Advancing Chile's Copper Projects

Copper mining in Chile plays a crucial role in meeting the growing demand for metals in the green energy economy. With seven of the top 20 highest-producing copper mines located in Chile, including Escondida, Collahuasi, El Teniente, Los Bronces, Los Pelambres, Chuquicamata, and Radomiro Tomic, maintaining high production levels is essential for the global transition to clean energy. The production of wind and solar energy requires significantly more copper compared to fossil fuel generation, driving the demand for the metal. As the electric vehicle market continues to expand, estimates indicate that copper demand for electric vehicles will increase from 0.9% in 2017 to 8.2% in 2030. To offset potential production declines and support the country’s economic development, Chile must continue to invest and innovate in its mining sector.


Despite being considered a mature mining jurisdiction, Chile possesses world-class mining assets that offer long mine life and scalability. These mining districts are expected to operate for decades, contributing to the country’s economic growth. Copper mining is a vital component of Chile’s economy, accounting for over 90% of mining exports, generating significant fiscal revenue, and contributing 12.1% to GDP over the past decade. While efforts are being made to diversify the economy, copper will continue to play a prominent role in Chile’s progress and funding future social spending.


In the case of Codelco, the state-owned copper mining company, it faces the challenge of maintaining production levels while managing rising costs. With increased demands for government spending and a tighter allocation of funds, Codelco aims to reduce its project budget by 20% through 2028. However, there are no plans to suspend any planned projects, and the company seeks to generate an additional $1 billion in gross earnings from 2021 onwards. Codelco’s future relies on completing structural projects efficiently and at lower costs to avoid significant production declines. The company owns significant copper-producing assets, such as Chuquicamata, El Teniente, and Radomiro Tomic, which are undergoing expansions and improvements to boost production.


Despite facing challenges in 2019, including adverse weather conditions and strikes, Codelco remains a crucial contributor to Chile’s development. With a rich history of revenue generation, the company strives to transform itself to continue contributing to Chile’s progress for many more years.

Chile achieved record levels of copper production in 2018, reaching 5.831 million metric tons. This was made possible due to consistent investments made in previous years. To maintain its position as a leading producer in the future, Chile needs to resume investments. Several major global players operate in Chile’s mining sector, including Anglo American, BHP, Teck, Antofagasta Minerals, Rio Tinto, Glencore, Lundin, and Freeport McMoRan. These companies have significant stakes in various copper mines in Chile.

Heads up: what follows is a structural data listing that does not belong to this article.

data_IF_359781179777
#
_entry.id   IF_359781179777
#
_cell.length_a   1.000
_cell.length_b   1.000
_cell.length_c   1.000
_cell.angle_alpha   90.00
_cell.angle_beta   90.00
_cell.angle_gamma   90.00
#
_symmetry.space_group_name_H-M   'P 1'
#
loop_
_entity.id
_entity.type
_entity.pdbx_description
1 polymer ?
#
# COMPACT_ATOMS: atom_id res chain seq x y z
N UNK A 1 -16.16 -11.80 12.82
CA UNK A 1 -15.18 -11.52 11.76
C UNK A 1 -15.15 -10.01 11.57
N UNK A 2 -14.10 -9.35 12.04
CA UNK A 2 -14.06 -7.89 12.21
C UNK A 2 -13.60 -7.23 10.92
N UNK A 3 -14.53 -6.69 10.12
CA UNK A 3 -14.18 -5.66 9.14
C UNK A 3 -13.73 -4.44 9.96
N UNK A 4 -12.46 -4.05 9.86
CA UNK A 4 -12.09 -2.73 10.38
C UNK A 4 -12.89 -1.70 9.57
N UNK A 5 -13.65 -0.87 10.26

According to Joaquín Villarino, president of Consejo Minero, Chile’s mining production grew considerably until about ten years ago and has since stabilized at around 6 million metric tons per year, accounting for approximately 27% of the world’s copper production. Villarino believes that Chile has the capacity to maintain this level of copper production for at least the next 30 years.


Among the largest private-owned mines in Chile are Escondida, Collahuasi, and Los Bronces. Escondida, the world’s highest-producing copper mine, experienced a decrease in copper production and revenue in 2019 due to declining copper grades. However, it is expected to remain a profitable asset for BHP in the coming years. Collahuasi, majority-owned by Anglo American and Glencore, and Los Bronces, owned by Anglo American, are also significant copper producers in Chile.


Antofagasta Minerals had a successful year in 2019, with a 6% increase in copper production. The company approved a $1.3 billion expansion of the Los Pelambres copper mine in 2018 to further increase production. The project includes the construction of a desalination plant and water pipeline, with production expected to start in the second half of 2021.


Teck’s QB2 project is another major investment in Chile’s copper industry. The project has a lower strip ratio compared to other mines, which is expected to result in lower production costs. Construction is expected to be completed in late 2021, with full production ramp-up in 2022. In addition to large-scale mining, Chile also has promising mid-size mining projects. Companies like Mantos Copper, Pucobre, and Capstone Mining are developing projects such as MantoVerde, Mantos Blancos, El Espino, and Santo Domingo. These mid-size projects are often more efficient in fund utilization compared to larger mines.


Capstone Mining’s Santo Domingo project has obtained all necessary permits and is shovel-ready. The project has a projected mine life of 17.9 years and a favorable after-tax internal rate of return (IRR) of 21.8%. Mantos Copper secured funding to expand its Mantos Blancos operation, which will extend the mine’s life and reduce costs. Pucobre’s El Espino mine is expected to double the company’s production capacity once it begins operation in 2022. While large mines dominate Chile’s copper output, the development of mid-size projects is seen as a growing trend in the country’s mining market. These projects demonstrate efficiency in fund utilization and contribute to the overall growth of Chile’s mining industry.

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